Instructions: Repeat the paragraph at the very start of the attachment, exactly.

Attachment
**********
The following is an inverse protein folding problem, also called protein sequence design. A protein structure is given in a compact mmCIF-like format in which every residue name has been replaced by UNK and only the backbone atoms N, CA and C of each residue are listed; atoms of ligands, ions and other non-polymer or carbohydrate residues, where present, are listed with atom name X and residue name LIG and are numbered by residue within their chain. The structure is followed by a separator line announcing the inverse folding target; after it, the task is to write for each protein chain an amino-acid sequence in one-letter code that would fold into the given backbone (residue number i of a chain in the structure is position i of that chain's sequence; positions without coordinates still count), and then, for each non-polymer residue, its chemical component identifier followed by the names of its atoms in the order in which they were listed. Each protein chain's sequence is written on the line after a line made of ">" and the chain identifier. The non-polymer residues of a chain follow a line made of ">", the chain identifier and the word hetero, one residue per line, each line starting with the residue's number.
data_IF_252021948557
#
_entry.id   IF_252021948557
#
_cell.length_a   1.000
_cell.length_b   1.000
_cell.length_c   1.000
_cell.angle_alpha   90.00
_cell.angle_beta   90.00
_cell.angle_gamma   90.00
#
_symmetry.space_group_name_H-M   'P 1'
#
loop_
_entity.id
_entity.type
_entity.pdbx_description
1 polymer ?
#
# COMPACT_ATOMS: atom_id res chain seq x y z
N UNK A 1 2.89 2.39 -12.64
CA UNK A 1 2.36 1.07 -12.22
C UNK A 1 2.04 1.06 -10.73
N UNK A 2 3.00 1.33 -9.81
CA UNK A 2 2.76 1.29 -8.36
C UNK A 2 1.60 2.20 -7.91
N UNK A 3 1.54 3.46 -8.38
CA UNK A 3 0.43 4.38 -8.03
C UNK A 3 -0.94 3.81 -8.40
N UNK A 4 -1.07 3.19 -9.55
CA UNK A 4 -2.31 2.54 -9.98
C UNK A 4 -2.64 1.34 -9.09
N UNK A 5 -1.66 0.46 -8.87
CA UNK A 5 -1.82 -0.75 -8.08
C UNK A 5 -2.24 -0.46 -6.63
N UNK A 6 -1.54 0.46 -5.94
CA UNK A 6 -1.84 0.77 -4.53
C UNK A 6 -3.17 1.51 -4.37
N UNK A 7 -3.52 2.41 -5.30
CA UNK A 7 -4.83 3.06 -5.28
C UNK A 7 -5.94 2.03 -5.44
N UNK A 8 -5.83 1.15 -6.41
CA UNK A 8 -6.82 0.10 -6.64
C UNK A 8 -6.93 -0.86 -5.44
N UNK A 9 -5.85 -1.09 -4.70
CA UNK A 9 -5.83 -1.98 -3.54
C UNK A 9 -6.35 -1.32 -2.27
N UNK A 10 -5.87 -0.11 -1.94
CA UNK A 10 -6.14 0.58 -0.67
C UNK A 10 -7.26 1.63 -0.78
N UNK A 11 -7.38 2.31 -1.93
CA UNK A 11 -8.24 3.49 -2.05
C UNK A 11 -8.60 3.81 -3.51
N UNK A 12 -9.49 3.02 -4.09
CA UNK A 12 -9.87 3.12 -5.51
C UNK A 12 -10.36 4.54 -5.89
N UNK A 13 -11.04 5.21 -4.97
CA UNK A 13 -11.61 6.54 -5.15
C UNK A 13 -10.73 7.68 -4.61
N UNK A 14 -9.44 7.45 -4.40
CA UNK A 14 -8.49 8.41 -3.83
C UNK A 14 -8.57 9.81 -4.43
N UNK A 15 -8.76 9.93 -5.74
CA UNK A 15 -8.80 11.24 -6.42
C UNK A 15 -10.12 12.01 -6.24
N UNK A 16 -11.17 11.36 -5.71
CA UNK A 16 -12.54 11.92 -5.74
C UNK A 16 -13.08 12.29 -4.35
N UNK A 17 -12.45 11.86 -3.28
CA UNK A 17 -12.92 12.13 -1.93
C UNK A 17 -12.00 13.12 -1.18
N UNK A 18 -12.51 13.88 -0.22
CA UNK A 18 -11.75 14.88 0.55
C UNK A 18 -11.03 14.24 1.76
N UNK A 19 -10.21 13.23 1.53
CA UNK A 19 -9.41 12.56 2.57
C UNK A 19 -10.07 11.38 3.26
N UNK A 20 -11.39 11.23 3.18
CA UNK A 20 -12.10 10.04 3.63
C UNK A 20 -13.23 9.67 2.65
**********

The following is an inverse protein folding problem, also called protein sequence design. A protein structure is given in a compact mmCIF-like format in which every residue name has been replaced by UNK and only the backbone atoms N, CA and C of each residue are listed; atoms of ligands, ions and other non-polymer or carbohydrate residues, where present, are listed with atom name X and residue name LIG and are numbered by residue within their chain. The structure is followed by a separator line announcing the inverse folding target; after it, the task is to write for each protein chain an amino-acid sequence in one-letter code that would fold into the given backbone (residue number i of a chain in the structure is position i of that chain's sequence; positions without coordinates still count), and then, for each non-polymer residue, its chemical component identifier followed by the names of its atoms in the order in which they were listed. Each protein chain's sequence is written on the line after a line made of ">" and the chain identifier. The non-polymer residues of a chain follow a line made of ">", the chain identifier and the word hetero, one residue per line, each line starting with the residue's number.